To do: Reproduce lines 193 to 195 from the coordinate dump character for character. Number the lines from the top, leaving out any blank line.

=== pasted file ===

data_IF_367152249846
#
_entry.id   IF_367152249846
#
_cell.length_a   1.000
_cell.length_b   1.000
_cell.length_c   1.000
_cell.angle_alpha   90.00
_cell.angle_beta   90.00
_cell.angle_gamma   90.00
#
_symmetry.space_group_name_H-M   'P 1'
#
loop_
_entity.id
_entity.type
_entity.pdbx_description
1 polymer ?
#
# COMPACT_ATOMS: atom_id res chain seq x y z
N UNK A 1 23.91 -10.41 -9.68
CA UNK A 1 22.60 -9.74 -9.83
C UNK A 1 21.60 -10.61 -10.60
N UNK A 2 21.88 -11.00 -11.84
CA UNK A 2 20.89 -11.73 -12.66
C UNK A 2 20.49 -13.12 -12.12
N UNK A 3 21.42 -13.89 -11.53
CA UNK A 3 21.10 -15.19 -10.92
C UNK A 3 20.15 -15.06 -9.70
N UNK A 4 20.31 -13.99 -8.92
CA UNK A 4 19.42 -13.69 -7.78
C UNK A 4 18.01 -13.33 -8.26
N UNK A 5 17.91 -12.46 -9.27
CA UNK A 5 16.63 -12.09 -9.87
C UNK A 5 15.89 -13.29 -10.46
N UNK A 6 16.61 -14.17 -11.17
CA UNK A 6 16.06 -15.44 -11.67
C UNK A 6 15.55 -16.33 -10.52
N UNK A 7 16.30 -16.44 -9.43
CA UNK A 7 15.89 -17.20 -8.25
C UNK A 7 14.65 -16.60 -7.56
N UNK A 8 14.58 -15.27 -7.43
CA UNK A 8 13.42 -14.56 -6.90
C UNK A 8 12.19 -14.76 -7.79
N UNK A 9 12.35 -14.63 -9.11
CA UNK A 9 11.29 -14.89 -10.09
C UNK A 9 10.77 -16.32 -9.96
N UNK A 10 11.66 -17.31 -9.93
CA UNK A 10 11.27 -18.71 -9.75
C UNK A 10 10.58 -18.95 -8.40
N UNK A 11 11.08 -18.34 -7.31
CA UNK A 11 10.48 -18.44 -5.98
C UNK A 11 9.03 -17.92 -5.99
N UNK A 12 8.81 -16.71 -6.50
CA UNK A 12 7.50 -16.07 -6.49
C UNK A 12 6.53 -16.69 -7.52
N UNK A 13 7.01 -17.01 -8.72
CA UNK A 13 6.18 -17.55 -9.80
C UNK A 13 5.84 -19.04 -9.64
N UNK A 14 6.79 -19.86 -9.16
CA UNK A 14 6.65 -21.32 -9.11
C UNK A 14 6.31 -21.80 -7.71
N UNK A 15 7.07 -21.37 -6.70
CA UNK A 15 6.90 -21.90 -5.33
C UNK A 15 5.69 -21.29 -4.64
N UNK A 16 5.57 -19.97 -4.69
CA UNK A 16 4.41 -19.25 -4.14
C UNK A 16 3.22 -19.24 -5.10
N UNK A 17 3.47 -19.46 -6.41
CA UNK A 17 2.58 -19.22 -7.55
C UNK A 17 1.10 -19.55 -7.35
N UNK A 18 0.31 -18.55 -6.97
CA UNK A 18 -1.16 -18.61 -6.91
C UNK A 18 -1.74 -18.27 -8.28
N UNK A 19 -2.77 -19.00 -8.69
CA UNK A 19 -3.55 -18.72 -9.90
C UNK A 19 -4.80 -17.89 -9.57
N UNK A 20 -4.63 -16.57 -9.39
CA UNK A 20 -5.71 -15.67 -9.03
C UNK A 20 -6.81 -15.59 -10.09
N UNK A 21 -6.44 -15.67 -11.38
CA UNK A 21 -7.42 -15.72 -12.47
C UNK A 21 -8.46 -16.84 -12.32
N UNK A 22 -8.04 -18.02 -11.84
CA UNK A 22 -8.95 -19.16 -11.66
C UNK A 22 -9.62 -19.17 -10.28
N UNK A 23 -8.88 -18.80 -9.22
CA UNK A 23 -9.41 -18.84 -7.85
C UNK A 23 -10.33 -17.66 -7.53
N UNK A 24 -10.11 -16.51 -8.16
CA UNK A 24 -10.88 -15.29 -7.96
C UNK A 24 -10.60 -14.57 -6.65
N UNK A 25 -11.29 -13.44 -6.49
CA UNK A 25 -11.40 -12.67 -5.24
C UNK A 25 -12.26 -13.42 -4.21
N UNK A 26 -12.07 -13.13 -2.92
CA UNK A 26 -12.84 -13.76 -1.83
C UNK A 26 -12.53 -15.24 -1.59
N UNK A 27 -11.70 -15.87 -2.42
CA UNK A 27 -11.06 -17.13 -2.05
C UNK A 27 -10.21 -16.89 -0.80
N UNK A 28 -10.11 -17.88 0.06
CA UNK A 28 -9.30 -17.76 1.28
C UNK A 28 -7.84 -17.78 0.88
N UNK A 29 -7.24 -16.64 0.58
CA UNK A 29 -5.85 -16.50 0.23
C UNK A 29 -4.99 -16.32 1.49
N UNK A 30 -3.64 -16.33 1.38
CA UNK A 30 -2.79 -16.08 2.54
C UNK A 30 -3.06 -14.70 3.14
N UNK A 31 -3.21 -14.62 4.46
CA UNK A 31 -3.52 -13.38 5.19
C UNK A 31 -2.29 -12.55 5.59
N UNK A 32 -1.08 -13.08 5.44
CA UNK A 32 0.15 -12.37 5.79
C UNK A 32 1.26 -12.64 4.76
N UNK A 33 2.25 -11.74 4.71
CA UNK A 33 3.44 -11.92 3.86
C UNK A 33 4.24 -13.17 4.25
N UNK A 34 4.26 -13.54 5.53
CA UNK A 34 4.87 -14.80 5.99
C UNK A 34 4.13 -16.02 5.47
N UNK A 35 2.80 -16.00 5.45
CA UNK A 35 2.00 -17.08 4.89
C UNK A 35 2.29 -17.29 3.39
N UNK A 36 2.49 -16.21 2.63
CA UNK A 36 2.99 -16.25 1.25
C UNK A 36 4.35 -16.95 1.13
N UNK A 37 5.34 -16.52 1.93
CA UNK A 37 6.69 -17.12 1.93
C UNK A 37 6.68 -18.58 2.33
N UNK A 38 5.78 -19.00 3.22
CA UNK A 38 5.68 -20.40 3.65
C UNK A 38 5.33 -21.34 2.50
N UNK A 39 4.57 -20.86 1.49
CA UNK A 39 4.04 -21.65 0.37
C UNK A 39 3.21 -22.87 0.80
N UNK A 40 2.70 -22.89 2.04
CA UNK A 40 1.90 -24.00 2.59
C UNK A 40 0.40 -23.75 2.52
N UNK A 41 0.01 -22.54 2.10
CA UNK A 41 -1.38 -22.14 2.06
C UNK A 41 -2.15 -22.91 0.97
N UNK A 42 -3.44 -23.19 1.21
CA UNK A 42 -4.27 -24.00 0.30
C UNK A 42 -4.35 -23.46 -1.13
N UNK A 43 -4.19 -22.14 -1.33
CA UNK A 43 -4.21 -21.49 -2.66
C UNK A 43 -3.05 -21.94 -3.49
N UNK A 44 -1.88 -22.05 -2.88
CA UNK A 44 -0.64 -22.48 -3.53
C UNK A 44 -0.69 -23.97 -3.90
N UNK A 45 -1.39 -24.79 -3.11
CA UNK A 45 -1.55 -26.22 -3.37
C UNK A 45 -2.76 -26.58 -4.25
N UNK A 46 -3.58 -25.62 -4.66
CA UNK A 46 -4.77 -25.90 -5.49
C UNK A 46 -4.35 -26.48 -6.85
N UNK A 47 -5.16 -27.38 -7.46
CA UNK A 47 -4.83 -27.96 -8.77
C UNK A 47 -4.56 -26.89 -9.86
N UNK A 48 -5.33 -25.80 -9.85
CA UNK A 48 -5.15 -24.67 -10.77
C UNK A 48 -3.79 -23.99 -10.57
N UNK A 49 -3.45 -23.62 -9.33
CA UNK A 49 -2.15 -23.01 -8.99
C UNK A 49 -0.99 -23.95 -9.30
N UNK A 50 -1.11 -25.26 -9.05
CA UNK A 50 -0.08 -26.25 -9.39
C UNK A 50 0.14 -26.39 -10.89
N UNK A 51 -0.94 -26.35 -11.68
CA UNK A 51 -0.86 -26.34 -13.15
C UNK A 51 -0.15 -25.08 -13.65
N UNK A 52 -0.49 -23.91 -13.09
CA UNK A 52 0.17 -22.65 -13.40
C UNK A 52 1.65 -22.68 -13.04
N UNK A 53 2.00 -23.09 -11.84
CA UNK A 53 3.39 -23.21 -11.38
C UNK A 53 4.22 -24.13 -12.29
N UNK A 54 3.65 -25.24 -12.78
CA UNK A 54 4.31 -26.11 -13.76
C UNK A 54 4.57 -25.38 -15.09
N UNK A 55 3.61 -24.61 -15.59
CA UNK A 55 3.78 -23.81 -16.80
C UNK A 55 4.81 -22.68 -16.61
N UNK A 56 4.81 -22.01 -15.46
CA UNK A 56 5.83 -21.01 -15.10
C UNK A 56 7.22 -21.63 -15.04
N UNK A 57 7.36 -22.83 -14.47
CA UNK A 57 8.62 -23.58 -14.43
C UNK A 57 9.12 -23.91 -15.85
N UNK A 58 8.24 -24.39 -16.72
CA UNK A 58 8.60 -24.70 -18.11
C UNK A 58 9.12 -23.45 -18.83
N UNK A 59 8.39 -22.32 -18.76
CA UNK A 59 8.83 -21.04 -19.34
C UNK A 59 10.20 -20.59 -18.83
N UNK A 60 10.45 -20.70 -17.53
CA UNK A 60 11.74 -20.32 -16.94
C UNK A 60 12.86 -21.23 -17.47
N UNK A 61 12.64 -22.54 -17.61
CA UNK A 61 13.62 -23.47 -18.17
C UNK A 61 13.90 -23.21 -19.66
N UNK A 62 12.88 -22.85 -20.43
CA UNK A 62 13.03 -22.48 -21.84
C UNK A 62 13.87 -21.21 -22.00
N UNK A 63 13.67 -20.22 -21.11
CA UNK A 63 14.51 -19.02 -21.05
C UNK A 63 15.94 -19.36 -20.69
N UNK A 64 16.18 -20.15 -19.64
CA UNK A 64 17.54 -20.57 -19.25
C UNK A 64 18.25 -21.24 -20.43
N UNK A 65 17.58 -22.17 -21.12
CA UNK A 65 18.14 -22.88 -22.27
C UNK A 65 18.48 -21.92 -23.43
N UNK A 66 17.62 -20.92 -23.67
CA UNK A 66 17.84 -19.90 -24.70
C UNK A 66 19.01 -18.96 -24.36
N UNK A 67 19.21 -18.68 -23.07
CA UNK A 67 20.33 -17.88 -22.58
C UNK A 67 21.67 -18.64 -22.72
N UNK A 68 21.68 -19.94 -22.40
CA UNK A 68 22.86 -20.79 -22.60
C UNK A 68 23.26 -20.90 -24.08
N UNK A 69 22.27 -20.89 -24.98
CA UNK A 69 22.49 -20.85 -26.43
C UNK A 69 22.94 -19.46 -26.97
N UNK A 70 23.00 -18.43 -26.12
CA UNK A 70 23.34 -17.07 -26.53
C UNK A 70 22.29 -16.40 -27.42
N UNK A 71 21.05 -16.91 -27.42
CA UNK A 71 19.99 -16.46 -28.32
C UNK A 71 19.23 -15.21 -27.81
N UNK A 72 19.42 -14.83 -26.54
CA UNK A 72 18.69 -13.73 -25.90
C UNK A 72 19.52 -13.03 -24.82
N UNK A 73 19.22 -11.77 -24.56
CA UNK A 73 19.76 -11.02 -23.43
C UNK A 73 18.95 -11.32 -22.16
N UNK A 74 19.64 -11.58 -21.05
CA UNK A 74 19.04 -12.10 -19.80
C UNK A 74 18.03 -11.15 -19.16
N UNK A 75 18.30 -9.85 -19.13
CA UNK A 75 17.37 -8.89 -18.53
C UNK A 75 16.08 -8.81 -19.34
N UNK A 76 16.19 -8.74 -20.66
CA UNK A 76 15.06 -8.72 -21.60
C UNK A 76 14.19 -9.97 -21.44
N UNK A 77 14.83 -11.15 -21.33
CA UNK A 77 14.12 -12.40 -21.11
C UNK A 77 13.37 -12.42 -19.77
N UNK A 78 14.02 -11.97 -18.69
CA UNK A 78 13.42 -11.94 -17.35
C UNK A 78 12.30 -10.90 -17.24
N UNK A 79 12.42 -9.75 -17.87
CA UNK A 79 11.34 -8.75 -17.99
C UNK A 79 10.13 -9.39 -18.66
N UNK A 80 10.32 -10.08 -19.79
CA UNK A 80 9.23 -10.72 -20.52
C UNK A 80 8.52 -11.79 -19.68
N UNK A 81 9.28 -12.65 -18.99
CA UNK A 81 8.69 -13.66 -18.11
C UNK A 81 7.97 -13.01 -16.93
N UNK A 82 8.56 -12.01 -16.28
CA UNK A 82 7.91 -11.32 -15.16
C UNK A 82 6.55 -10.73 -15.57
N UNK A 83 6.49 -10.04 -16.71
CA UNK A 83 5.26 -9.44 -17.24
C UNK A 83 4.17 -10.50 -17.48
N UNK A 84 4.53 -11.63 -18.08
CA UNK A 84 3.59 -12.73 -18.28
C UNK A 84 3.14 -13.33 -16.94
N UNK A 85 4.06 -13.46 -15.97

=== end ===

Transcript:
CA UNK A 58 8.60 -24.70 -18.11
C UNK A 58 9.12 -23.45 -18.83
N UNK A 59 8.39 -22.32 -18.76